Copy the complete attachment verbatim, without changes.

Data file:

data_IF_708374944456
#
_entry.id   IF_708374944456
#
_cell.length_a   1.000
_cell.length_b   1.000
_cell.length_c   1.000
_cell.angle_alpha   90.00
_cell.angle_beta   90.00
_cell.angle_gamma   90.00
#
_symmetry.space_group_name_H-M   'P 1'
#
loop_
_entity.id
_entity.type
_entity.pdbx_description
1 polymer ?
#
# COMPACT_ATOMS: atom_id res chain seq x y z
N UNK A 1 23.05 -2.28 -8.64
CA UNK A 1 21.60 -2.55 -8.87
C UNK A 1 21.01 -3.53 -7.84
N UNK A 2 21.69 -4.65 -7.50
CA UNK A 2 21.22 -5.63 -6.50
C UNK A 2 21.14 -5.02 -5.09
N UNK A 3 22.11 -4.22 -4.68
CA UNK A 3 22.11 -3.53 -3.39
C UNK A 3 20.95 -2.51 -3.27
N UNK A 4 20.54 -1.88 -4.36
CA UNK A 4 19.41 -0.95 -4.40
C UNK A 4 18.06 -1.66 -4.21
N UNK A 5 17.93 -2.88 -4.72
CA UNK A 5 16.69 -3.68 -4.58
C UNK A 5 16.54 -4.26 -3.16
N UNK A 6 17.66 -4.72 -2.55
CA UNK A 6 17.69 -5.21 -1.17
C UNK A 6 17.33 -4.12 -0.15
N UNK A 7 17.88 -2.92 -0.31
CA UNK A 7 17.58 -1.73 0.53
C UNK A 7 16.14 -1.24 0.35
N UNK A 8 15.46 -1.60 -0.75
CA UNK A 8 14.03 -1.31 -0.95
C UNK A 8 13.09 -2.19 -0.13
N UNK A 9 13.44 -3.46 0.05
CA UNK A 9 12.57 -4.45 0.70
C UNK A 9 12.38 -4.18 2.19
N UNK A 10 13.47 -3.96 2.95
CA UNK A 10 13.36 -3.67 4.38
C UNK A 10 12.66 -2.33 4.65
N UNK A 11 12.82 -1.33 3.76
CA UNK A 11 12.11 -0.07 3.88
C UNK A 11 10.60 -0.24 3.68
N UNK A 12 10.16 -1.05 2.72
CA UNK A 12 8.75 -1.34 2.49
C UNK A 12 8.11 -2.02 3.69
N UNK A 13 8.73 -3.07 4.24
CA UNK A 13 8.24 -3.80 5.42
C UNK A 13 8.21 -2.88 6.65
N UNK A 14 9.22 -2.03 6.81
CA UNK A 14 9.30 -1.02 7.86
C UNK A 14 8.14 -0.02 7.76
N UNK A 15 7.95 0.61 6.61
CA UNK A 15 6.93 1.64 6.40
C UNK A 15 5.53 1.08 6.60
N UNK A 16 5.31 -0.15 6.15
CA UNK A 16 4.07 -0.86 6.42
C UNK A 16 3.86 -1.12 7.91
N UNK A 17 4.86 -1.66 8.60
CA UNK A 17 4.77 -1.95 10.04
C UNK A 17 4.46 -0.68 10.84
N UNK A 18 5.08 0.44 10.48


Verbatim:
data_IF_708374944456
#
_entry.id   IF_708374944456
#
_cell.length_a   1.000
_cell.length_b   1.000
_cell.length_c   1.000
_cell.angle_alpha   90.00
_cell.angle_beta   90.00
_cell.angle_gamma   90.00
#
_symmetry.space_group_name_H-M   'P 1'
#
loop_
_entity.id
_entity.type
_entity.pdbx_description
1 polymer ?
#
# COMPACT_ATOMS: atom_id res chain seq x y z
N UNK A 1 23.05 -2.28 -8.64
CA UNK A 1 21.60 -2.55 -8.87
C UNK A 1 21.01 -3.53 -7.84
N UNK A 2 21.69 -4.65 -7.50
CA UNK A 2 21.22 -5.63 -6.50
C UNK A 2 21.14 -5.02 -5.09
N UNK A 3 22.11 -4.22 -4.68
CA UNK A 3 22.11 -3.53 -3.39
C UNK A 3 20.95 -2.51 -3.27
N UNK A 4 20.54 -1.88 -4.36
CA UNK A 4 19.41 -0.95 -4.40
C UNK A 4 18.06 -1.66 -4.21
N UNK A 5 17.93 -2.88 -4.72
CA UNK A 5 16.69 -3.68 -4.58
C UNK A 5 16.54 -4.26 -3.16
N UNK A 6 17.66 -4.72 -2.55
CA UNK A 6 17.69 -5.21 -1.17
C UNK A 6 17.33 -4.12 -0.15
N UNK A 7 17.88 -2.92 -0.31
CA UNK A 7 17.58 -1.73 0.53
C UNK A 7 16.14 -1.24 0.35
N UNK A 8 15.46 -1.60 -0.75
CA UNK A 8 14.03 -1.31 -0.95
C UNK A 8 13.09 -2.19 -0.13
N UNK A 9 13.44 -3.46 0.05
CA UNK A 9 12.57 -4.45 0.70
C UNK A 9 12.38 -4.18 2.19
N UNK A 10 13.47 -3.96 2.95
CA UNK A 10 13.36 -3.67 4.38
C UNK A 10 12.66 -2.33 4.65
N UNK A 11 12.82 -1.33 3.76
CA UNK A 11 12.11 -0.07 3.88
C UNK A 11 10.60 -0.24 3.68
N UNK A 12 10.16 -1.05 2.72
CA UNK A 12 8.75 -1.34 2.49
C UNK A 12 8.11 -2.02 3.69
N UNK A 13 8.73 -3.07 4.24
CA UNK A 13 8.24 -3.80 5.42
C UNK A 13 8.21 -2.88 6.65
N UNK A 14 9.22 -2.03 6.81
CA UNK A 14 9.30 -1.02 7.86
C UNK A 14 8.14 -0.02 7.76
N UNK A 15 7.95 0.61 6.61
CA UNK A 15 6.93 1.64 6.40
C UNK A 15 5.53 1.08 6.60
N UNK A 16 5.31 -0.15 6.15
CA UNK A 16 4.07 -0.86 6.42
C UNK A 16 3.86 -1.12 7.91
N UNK A 17 4.86 -1.66 8.60
CA UNK A 17 4.77 -1.95 10.04
C UNK A 17 4.46 -0.68 10.84
N UNK A 18 5.08 0.44 10.48